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Moviegoers Became Spoiled by CGI

CGI Spoiled Moviegoers

A recent article on the internet lamented the lack of creativity in the design and creation of aliens and movie monsters. It seems that the use of CGI has meant that special effects creators rely more on copying the designs of others than working on a completely unique creation that is actually scary and stunning to moviegoers.

While this criticism was spot-on, it didn’t go far enough into the problems with CGI. When it first arrived on the scene with the release of Tron in 1982, moviegoers were less than impressed. Filmmakers were still figuring out how to use the technology, and Tron missed the mark. 

Filmmakers like George Lucas and Steven Spielberg realized that less is more with CGI as they showed so expertly in the Star Wars and Jurassic Park films. Those films were character and plot-driven and used CGI sparingly to enhance the believability of some of the scenes.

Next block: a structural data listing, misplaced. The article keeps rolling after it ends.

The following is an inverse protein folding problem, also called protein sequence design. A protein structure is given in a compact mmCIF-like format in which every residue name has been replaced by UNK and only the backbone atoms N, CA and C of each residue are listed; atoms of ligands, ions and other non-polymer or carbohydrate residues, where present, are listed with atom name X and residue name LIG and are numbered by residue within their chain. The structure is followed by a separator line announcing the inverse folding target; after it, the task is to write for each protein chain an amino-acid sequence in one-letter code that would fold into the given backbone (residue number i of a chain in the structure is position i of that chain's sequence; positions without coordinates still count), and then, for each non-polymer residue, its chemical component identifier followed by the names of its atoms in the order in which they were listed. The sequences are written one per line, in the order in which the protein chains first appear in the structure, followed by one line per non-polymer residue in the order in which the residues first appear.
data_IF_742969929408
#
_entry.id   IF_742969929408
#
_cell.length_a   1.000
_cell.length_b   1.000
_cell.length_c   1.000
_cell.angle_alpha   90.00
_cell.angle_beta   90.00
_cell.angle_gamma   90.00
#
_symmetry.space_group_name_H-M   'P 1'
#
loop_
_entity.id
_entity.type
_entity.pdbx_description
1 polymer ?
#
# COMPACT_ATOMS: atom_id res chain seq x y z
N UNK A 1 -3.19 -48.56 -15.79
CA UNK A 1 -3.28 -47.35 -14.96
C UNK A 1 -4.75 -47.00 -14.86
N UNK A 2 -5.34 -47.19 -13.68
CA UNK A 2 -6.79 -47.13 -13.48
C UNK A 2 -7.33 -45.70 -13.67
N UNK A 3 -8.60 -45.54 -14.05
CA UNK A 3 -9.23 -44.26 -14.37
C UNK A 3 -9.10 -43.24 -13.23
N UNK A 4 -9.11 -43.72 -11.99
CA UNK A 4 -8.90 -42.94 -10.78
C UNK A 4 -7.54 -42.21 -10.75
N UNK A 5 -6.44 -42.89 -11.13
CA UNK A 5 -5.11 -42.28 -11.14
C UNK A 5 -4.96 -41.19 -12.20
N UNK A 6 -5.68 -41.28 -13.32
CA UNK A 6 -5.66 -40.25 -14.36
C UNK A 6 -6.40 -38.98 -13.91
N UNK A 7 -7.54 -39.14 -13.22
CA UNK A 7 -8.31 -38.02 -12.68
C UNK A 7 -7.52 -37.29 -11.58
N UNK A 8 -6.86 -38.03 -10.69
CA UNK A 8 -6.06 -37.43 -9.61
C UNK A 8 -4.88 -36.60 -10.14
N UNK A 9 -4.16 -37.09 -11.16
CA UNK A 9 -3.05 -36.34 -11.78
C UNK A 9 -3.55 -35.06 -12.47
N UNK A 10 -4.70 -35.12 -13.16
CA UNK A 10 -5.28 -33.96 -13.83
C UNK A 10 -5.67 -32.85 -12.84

Stretching the Boundaries of CGI and Good Taste

By the mid-90s, CGI houses in Hollywood were booming. The success of big-budget films like Transformers and Independence Day seemed to prove that with a couple of stars and a lot of CGI, you could have a hit movie. But at the same time, there was a growing backlash to CGI among intelligent moviegoers. Profit-hungry studios were increasing the CGI budgets in mediocre movies, trying to create a hit. And the public was becoming unimpressed and bored by the over-reliance on technology to deliver entertainment. 

Over the past ten years or so, many CGI houses have gone out of business. This has as much to do with shrinking movie budgets as anything else. But the fact that moviegoers seem to be okay with the situation points to the inflated importance that filmmakers attached to technology as a tool to get people into the theaters. Let’s hope that those filmmakers have learned their lesson and focus more on the characters and plot of a film in the future.     

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